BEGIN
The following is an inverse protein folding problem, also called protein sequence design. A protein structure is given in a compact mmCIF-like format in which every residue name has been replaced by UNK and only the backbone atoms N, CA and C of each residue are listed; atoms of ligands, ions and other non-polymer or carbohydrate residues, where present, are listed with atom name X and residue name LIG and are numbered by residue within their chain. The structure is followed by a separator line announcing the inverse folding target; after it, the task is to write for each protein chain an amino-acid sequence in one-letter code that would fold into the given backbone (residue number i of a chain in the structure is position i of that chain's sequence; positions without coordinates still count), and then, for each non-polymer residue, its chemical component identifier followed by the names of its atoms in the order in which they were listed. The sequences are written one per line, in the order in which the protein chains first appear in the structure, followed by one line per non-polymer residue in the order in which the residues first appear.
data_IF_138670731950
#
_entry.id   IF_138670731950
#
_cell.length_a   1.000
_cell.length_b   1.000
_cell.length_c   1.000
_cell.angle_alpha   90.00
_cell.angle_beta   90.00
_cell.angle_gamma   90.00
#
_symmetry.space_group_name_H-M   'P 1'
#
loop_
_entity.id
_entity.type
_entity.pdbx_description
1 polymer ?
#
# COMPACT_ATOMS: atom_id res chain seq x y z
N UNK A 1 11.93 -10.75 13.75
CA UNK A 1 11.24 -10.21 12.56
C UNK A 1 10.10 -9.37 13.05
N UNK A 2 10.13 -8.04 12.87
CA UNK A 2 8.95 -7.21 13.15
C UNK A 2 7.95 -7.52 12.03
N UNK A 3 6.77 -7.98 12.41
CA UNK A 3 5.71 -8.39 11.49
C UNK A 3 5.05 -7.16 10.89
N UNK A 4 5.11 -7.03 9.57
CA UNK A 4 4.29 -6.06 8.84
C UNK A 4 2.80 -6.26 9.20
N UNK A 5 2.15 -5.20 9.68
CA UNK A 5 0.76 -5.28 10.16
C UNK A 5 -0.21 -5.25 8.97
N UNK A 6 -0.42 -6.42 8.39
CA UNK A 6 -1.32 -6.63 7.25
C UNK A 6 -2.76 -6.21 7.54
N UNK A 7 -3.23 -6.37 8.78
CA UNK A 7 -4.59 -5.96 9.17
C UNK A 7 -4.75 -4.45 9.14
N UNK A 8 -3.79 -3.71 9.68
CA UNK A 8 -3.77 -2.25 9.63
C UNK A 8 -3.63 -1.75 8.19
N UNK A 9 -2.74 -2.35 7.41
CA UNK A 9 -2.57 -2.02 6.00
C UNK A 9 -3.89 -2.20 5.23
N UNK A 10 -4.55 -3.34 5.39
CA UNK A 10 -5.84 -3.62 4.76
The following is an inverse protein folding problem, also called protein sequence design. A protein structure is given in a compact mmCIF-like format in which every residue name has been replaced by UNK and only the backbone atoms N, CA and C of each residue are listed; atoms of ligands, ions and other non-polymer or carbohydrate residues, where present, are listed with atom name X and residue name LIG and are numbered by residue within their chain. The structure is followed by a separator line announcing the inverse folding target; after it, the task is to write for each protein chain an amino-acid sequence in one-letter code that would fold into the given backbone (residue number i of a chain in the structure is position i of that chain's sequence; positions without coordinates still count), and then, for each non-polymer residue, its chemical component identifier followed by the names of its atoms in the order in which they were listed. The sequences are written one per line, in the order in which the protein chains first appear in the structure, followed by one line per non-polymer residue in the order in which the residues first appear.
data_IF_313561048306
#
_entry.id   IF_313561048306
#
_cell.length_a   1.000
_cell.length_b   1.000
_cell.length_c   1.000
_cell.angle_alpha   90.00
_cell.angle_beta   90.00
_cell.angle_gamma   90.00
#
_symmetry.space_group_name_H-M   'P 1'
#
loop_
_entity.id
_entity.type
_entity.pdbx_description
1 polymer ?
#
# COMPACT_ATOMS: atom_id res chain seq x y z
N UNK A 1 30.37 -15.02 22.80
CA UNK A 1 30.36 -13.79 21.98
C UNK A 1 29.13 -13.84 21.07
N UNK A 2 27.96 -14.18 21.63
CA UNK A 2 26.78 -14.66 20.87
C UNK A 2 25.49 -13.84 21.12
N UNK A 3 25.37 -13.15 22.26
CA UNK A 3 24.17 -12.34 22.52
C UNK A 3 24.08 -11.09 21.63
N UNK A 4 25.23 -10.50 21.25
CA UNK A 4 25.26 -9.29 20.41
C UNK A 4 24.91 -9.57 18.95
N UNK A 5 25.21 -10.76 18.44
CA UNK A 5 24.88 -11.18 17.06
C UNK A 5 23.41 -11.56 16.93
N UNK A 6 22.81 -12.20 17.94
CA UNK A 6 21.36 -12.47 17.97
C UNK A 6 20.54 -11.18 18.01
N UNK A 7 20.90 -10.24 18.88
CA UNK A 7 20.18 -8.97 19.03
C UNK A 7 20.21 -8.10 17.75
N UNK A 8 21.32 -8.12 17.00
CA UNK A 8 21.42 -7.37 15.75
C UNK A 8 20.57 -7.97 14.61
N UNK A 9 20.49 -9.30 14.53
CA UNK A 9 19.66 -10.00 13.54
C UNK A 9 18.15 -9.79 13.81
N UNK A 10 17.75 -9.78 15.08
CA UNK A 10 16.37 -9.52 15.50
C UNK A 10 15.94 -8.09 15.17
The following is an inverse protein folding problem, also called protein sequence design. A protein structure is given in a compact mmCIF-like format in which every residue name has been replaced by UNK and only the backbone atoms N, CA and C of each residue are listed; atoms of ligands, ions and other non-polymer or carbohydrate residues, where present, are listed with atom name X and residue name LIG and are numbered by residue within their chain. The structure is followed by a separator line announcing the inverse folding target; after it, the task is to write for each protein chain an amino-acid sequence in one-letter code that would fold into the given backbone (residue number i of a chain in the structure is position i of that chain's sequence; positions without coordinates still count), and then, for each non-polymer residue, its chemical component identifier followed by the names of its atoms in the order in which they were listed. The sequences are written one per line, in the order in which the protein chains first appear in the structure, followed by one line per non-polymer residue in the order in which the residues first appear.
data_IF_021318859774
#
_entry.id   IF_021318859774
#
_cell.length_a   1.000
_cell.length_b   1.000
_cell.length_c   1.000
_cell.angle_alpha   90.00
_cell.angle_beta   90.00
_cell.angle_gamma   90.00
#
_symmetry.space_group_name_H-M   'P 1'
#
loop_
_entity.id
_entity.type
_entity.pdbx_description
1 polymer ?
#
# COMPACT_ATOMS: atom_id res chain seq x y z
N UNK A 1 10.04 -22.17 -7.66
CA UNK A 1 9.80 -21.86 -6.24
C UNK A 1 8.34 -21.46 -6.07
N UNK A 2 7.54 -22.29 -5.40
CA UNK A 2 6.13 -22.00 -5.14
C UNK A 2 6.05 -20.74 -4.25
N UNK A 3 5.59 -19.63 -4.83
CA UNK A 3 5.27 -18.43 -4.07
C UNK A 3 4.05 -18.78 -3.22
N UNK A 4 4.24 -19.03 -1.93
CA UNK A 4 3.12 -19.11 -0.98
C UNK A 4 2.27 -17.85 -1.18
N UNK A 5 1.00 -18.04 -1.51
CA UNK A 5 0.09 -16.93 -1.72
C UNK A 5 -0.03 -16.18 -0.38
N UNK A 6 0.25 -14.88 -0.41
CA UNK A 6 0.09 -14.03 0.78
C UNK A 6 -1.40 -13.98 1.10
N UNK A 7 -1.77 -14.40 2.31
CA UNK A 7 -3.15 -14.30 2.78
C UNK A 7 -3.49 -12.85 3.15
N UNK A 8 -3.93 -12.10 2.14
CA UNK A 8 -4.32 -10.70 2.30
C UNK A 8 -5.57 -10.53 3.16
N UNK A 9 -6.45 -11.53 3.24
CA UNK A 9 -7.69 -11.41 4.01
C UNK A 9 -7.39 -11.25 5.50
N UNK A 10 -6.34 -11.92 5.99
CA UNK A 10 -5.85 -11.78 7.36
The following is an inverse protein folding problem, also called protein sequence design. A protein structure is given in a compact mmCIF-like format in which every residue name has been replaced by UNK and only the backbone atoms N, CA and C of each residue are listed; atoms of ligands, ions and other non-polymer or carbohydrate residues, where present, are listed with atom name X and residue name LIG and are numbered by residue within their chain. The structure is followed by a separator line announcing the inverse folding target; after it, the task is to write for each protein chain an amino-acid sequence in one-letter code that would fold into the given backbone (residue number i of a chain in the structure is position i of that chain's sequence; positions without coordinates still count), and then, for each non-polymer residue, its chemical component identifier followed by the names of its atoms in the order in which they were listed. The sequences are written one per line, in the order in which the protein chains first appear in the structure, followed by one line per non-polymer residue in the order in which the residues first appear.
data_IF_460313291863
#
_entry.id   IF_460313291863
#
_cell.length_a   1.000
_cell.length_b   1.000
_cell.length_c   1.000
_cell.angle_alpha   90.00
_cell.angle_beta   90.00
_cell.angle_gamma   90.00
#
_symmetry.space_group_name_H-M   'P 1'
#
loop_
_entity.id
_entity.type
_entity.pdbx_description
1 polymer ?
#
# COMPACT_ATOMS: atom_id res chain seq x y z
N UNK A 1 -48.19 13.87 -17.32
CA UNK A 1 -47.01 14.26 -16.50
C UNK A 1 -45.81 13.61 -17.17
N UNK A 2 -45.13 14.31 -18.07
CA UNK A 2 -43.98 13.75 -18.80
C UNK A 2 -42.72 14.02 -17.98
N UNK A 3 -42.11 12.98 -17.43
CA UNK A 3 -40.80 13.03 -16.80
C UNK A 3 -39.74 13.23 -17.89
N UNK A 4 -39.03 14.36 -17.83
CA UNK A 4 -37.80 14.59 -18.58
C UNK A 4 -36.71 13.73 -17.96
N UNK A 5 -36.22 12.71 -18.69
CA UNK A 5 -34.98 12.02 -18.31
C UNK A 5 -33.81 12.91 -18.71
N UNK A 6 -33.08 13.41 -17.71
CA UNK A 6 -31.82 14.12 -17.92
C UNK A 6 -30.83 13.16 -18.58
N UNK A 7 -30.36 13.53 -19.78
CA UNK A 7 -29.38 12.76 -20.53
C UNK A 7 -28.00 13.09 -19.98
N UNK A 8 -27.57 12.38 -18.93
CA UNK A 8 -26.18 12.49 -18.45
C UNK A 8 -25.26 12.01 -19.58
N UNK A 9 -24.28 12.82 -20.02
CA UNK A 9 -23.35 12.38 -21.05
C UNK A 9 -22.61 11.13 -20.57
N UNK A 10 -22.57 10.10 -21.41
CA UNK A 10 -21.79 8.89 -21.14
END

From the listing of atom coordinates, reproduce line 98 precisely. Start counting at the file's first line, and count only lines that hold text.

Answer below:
C UNK A 9 18.15 -9.79 13.81